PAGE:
When Abigail Thomas's husband, Rich, was hit by a car, his brain shattered. Subject to rages, terrors, and hallucinations, he must live the rest of his life in an institution. He has no memory of what he did the hour, the day, the year before. This tragedy is the ground on which Abigail had to build a new life. How she built that life is a story of great courage and great change, of moving to a small country town, of a new family composed of three dogs, knitting, and friendship, of facing down guilt and discovering gratitude. It is also about her relationship with Rich, a man who lives in the eternal present, and the eerie poetry of his often uncanny perceptions. This wise, plainspoken, beautiful book enacts the truth Abigail discovered in the five years since the accident: You might not find meaning in disaster, but you might, with effort, make something useful of it.
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1 . Loved it
Posted September 08, 2009 by Joyce , DetroitThis is a great book. Not really about dogs per say but a very good book.
Houghton Mifflin Harcourt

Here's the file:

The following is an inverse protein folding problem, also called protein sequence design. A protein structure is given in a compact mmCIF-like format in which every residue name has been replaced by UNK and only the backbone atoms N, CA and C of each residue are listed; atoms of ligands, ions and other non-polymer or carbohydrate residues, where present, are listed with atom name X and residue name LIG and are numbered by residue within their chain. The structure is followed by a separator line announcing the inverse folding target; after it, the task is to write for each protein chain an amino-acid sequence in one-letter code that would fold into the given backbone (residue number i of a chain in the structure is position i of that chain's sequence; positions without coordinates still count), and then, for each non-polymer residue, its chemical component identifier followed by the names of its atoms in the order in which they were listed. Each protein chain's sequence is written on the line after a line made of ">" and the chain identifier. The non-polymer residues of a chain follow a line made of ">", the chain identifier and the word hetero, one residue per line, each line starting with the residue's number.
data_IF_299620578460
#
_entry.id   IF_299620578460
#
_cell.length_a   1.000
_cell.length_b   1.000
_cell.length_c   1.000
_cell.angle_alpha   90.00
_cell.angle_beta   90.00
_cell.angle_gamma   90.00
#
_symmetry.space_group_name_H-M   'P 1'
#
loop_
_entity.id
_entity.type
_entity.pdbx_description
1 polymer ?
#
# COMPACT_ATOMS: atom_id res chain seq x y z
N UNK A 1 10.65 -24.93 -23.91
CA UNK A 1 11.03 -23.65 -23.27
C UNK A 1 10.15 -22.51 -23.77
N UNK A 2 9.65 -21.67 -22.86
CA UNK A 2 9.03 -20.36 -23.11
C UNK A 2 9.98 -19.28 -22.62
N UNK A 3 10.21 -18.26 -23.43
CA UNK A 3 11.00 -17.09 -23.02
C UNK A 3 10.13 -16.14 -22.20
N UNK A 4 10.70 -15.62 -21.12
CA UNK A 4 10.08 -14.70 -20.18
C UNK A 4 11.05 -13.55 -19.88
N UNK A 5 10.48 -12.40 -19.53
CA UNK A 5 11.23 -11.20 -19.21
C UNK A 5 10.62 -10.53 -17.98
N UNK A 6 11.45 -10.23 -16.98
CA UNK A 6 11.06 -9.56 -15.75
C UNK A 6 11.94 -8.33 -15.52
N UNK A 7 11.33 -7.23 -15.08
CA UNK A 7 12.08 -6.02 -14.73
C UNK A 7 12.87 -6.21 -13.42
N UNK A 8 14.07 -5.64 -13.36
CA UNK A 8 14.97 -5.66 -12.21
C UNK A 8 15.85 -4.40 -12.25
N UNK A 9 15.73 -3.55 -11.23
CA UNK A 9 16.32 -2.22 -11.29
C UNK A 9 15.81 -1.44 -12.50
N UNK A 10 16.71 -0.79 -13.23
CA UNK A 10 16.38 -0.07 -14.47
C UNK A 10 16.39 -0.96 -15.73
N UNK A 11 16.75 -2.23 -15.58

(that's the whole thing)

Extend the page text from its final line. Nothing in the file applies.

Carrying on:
September 05, 2006
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Excerpt from A Three Dog Life by Abigail Thomas
Stephen King's front-cover endorsement of Thomas's memoir as the best he's ever read--and a "punch to the heart"--will surely pique interest in this wrenching, elegiac portrait of her third husband, Rich, who flounders in a miasmic present after a hit-and-run in their Manhattan neighborhood shatters his skull, destroys his short-term memory and consigns him to permanent brain trauma. A deft balance of fevered pathos and dark humor link this memoir, in spirit and theme, to Safekeeping, Thomas's collected vignettes that memorialize her second husband. But Thomas also finds wellsprings of inspiration in her tragicomic interactions with Rich and in the self-reliance she's forced to develop, aided by her faithful dogs (the book's title adapts an aboriginal phrase, derived from the tradition of cuddling with dogs on frigid nights). Rich--himself reminiscent of a Stephen King eccentric--utters eerily prescient, absurdly poetic non sequiturs, probing the essence of time and love with ingenuous intuition, though his acute paranoia and confusion make these exchanges truly heartbreaking. Thomas's quick-cutting chronology and confessional narration subtly re-enacts the soupiness of her husband's mind, even as she quietly thanks him for the wisdom of living in the present. (Sept.)
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